Proceedings against Captain Rogelio Maynulet, 29, charged with murdering an Iraqi follower of the Shia Muslim leader Muqtada al-Sadr, were postponed on Wednesday while his division was sent back to Germany.

A spokesman for the First Armoured Division, speaking from its headquarters in Wiesbaden, said the accused attended a hearing in a military court building attached to a US army base at Hanau, near the western city of Frankfurt.

He was unable to give further details on the proceedings.

Not a trial

Major Mike Indovina, the division's public affairs officer, stressed that the case had not come to trial and that Maynulet had not faced a judge but an investigating officer.

"This is a fact-finding Article 32 investigation which began on June 25 2004," Indovina said, explaining the legal terms of
reference.

The US military's Article 32 probe is the equivalent of a grand jury hearing that could initiate court martial hearings. A full court martial could result in the officer being jailed, fined and dismissed from the army.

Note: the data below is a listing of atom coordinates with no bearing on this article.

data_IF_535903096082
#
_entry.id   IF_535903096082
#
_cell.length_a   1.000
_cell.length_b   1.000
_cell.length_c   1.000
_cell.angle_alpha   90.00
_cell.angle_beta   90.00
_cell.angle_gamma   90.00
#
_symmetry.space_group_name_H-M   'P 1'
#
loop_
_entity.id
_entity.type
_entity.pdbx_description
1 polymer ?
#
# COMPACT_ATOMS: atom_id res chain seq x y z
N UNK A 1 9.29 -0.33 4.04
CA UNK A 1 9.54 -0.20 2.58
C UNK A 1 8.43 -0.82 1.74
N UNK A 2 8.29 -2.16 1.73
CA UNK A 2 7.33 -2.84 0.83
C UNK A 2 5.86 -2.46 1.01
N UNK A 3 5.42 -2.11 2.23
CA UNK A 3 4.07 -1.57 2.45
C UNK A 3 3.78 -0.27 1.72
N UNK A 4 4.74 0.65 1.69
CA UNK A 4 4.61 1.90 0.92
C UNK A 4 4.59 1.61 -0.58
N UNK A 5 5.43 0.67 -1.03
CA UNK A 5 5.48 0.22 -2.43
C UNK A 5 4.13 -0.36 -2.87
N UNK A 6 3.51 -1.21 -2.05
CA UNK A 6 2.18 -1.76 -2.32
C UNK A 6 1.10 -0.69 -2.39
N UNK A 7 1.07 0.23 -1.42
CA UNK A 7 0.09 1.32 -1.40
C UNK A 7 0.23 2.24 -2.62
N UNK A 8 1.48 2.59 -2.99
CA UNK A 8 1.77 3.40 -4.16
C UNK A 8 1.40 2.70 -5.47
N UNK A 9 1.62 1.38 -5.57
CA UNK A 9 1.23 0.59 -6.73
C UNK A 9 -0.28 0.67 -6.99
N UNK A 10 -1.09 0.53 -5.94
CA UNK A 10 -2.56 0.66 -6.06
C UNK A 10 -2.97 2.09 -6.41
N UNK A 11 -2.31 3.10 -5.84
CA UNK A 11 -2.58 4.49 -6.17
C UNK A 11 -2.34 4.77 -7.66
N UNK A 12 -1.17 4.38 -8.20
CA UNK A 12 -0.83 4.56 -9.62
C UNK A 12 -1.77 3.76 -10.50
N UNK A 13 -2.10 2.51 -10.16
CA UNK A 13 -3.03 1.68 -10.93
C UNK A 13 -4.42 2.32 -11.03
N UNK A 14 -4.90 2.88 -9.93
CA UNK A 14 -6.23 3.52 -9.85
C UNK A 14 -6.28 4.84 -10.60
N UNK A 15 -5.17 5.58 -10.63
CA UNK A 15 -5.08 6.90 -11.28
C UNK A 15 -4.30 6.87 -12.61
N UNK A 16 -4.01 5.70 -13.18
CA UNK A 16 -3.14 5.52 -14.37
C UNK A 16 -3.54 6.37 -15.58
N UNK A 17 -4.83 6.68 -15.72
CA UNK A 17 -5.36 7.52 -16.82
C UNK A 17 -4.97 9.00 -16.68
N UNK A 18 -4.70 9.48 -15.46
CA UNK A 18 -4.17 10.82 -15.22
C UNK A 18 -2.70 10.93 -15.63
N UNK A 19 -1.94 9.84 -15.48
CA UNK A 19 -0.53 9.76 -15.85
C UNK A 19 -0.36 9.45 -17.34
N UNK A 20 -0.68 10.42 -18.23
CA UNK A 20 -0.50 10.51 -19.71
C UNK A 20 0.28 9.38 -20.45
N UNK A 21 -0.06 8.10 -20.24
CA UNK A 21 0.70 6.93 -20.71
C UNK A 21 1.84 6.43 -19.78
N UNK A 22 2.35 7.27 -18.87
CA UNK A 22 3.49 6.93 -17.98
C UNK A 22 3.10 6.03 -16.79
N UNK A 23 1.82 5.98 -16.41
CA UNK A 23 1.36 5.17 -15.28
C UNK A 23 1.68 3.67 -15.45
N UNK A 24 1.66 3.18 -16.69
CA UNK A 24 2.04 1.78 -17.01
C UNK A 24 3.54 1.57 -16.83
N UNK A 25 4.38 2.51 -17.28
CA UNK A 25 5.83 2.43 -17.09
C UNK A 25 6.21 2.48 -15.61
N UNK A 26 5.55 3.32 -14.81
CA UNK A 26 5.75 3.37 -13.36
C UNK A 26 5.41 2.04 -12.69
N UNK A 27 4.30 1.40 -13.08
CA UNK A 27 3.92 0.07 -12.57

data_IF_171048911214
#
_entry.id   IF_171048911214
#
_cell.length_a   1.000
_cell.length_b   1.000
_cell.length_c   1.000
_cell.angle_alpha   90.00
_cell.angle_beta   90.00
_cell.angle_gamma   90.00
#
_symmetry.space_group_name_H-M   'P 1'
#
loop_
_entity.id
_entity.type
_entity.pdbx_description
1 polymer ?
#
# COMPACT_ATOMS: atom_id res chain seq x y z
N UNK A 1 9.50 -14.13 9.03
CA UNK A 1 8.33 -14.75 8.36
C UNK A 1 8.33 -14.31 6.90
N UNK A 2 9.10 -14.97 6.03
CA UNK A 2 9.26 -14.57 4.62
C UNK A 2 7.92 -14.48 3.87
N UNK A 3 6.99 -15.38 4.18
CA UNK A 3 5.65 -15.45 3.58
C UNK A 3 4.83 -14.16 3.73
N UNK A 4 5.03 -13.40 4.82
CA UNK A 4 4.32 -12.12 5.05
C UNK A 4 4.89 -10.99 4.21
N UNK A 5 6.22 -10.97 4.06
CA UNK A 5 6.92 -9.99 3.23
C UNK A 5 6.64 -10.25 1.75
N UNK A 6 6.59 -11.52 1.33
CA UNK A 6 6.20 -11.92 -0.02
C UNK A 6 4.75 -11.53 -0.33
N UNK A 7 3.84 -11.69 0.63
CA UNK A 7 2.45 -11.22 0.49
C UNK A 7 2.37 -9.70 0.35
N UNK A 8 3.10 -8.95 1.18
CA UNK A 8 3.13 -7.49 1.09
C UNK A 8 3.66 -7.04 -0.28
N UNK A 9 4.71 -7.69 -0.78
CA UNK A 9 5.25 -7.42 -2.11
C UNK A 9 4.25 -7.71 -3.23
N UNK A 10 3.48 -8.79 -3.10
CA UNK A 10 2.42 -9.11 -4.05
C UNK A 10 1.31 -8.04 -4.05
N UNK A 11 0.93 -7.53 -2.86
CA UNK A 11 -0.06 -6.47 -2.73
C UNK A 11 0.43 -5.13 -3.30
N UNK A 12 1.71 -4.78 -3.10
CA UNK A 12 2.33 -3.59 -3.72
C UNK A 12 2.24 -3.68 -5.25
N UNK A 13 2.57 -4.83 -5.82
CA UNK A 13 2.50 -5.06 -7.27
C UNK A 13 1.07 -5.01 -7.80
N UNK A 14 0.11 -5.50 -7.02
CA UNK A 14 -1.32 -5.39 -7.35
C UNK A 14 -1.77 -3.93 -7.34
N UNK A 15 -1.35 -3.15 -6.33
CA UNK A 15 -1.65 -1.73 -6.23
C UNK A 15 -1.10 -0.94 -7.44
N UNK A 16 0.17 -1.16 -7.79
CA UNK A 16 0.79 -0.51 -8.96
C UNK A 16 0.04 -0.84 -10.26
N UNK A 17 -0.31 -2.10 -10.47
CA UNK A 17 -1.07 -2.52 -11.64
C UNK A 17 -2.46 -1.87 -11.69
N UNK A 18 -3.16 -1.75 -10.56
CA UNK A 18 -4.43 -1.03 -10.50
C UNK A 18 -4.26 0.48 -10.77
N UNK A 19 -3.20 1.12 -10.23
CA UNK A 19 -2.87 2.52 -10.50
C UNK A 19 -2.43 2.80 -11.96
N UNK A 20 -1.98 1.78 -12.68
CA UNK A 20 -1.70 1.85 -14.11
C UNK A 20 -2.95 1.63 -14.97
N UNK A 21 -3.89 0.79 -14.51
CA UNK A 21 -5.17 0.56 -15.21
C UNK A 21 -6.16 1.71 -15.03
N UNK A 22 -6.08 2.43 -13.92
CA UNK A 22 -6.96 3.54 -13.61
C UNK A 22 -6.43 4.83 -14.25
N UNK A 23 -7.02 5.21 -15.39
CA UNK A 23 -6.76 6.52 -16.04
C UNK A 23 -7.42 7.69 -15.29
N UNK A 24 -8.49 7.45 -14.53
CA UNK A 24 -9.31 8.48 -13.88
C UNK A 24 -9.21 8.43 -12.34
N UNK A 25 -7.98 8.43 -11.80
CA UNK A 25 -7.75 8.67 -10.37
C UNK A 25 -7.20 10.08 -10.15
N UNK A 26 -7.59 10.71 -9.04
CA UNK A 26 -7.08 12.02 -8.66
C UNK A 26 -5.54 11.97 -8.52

US soldiers have also faced heat
for maltreatment of Iraqi POWs

Maynulet, who has denied the allegations, was charged on 12 June with murder and dereliction of duty for the suspected killing of a follower of Muqtada al-Sadr.

"The charges stem from an incident in which US forces near Kufa came into contact with a black sedan believed to contain militia forces," said a US army statement in Baghdad on 2 July.

"A chase began and US forces shot at the vehicle. The driver and a passenger were wounded. Shortly thereafter, the wounded driver was shot and killed at close range."

The military was referring to an incident on 21 May in which Sadr aide Muhammad al-Tabtabai was arrested by US troops as he headed back from Kufa to its twin city of Najaf, 160km (100 miles) south of Baghdad.

Sadr's Mahdi Army militia battled the US military around the Shia shrine cities of Najaf and neighbouring Kufa, a stronghold of the young Shia leader, from April through to early June.

The US military started to announce probes into the conduct of soldiers and officers after the revelations of abuse at Abu Ghraib prison where Iraqi prisoners were sexually humiliated and beaten by guards.